The country’s first university-based Research Park at IITM has now grown to 1.2M sq ft in size (from 4 lakh sqft) with a large number of companies co-located to collaborate with us.
Our incubation cell is amongst the most successful in the country with startups repeatedly winning the most prestigious awards and attracting substantial investments. We are incubating around 40 startups per year.
We have Joint PhD programmes with 15 top universities in Australia, Japan, Taiwan, Germany, and the US, with several scholars enrolled already.
IIT Madras is blessed with the most active and generous alumni and well-wishers among all Indian institutes. We raised a record Rs 55 crores in donations last year.
All of this led to IITM being ranked no. 1 among engineering institutes and no. 2 overall in the country two years in a row by NIRF.
Careers360: IIT Madras is on its way to become a University with offering courses like Humanities, Social Sciences, etc. What’s your take on this? Would not it impact the unique identity of IIT Madras?
BR: We remain an institute whose primary focus is engineering/technology, and to an extent, the sciences. However, an institute of our size with more than 9000 students, needs a strong Humanities and Social Sciences faculty to teach these important subjects to our engineering students. We also need a strong Management faculty for the same reason. When we have these faculties, it makes sense to offer degree programmes in a few select areas such as Language Studies, Development Studies and Management, as well as do research in these areas. This gives strength to these departments, and students also benefit from the diversity on campus.
Careers360: What kind of challenges do you face as the director of IIT Madras? What are the aspirations?
BR: The main challenge can be put in a nutshell: how do we meet all our ambitious objectives with the limited resources available. Given India’s economic position at this time, we cannot ask for much more, and yet there is a national imperative to excel and achieve stretch targets with these limited resources. We all know what can be done if a team decides to align itself and work cohesively. There is nothing that cannot be achieved. Our aspiration is to scale seemingly impossible heights with the limited resources at hand, produce some outstanding graduates, some great research, a few incredible startups, and solve some of India’s persistent developmental problems.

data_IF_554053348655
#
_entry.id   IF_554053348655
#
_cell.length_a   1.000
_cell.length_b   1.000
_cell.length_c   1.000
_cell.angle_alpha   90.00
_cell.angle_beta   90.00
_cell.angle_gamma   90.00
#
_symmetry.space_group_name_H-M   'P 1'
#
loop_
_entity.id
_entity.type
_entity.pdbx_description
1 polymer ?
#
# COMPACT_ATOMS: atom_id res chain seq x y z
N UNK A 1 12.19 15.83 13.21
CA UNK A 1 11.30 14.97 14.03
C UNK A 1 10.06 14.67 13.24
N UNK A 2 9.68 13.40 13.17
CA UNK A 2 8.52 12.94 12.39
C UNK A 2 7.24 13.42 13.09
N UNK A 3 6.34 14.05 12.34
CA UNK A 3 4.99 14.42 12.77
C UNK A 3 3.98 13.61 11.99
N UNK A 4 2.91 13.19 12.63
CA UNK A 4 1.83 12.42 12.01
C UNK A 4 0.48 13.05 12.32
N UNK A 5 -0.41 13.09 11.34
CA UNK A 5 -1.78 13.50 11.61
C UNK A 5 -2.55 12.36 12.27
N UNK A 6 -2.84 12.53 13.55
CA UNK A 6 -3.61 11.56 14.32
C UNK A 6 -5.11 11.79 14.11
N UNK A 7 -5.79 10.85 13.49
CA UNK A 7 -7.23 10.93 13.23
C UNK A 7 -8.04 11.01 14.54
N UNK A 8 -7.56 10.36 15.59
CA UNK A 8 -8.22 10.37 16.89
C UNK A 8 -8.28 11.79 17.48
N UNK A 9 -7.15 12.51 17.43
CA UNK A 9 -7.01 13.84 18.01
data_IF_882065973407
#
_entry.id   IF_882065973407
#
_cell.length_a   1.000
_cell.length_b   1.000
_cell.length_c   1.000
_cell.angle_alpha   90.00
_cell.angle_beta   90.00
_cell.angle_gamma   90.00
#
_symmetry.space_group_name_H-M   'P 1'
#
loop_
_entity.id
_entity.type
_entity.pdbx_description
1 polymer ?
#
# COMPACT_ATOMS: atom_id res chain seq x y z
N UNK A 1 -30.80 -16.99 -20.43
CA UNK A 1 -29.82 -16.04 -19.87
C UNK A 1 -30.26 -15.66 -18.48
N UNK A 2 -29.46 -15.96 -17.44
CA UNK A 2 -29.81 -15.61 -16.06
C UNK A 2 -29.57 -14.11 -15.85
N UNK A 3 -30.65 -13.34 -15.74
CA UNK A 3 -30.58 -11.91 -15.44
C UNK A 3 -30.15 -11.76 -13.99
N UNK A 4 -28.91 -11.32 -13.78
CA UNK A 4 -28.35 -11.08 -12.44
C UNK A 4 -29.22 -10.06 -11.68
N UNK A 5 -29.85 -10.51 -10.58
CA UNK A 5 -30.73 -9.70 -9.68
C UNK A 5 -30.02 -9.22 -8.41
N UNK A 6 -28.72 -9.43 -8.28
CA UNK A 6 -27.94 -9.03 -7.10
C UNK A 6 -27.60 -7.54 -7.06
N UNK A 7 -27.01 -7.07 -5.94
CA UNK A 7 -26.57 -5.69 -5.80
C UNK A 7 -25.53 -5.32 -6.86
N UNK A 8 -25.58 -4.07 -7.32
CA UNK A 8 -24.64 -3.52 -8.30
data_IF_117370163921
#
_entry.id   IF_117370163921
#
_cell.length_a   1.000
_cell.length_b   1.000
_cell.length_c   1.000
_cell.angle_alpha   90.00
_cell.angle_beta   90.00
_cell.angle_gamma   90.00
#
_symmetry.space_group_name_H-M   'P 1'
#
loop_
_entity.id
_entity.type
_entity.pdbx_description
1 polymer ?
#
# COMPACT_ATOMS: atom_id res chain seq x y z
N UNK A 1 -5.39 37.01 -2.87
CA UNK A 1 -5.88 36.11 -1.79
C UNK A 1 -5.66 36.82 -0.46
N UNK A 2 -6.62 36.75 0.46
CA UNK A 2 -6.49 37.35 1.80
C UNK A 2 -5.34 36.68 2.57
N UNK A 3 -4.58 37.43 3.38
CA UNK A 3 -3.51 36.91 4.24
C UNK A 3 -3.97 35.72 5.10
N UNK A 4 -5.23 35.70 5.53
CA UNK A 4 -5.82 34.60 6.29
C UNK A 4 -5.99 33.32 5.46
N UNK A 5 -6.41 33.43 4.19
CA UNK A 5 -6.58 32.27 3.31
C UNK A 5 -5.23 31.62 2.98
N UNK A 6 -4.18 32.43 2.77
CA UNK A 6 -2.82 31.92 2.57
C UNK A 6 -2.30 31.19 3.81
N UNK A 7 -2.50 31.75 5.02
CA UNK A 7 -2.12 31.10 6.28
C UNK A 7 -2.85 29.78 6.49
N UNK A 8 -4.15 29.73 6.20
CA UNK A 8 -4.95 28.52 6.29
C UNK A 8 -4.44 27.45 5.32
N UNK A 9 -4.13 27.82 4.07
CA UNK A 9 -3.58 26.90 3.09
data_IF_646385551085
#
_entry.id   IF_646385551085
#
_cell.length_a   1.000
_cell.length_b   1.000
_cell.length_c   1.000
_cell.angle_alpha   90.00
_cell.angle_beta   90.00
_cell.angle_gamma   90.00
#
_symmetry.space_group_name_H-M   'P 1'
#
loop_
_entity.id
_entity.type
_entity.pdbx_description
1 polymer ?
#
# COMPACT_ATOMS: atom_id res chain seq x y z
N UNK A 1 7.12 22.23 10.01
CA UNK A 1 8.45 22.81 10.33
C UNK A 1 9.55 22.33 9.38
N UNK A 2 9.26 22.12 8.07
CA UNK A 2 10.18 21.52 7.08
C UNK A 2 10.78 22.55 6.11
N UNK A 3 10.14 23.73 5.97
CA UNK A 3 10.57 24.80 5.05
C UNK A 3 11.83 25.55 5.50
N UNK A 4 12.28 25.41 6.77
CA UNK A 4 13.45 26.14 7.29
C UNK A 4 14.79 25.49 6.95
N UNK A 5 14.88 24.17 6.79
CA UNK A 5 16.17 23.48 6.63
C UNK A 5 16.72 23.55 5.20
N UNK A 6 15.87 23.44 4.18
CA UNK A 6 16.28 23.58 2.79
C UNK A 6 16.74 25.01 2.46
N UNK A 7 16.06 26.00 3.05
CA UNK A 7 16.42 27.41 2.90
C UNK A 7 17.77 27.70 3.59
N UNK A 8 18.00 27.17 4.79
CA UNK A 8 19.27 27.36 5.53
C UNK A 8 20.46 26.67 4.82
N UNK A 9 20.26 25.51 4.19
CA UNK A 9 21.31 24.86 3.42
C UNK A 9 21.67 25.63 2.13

Careers360: Are there any expansion plans in terms of building more infrastructure, campus, facilities like labs, innovation centres, etc?
BR: As mentioned above, we have expanded to 9000+ students, among whom more than 3000 are research scholars. There is a concomitant growth in faculty strength as well. Naturally, this calls for a lot of new infrastructure ranging from labs to classrooms to hostels to faculty housing. Our focus on entrepreneurship and impactful R&D also means we need infrastructure for innovation centres, and centres of excellence. We have built in the last 10 years a lot of what we need, and more additions are in the pipeline as well.
Careers360: How was the last placement season? What type of companies are majorly coming for campus recruitment these days/ Have you seen any shift in placements or the nature of companies which are registering for campus placements now?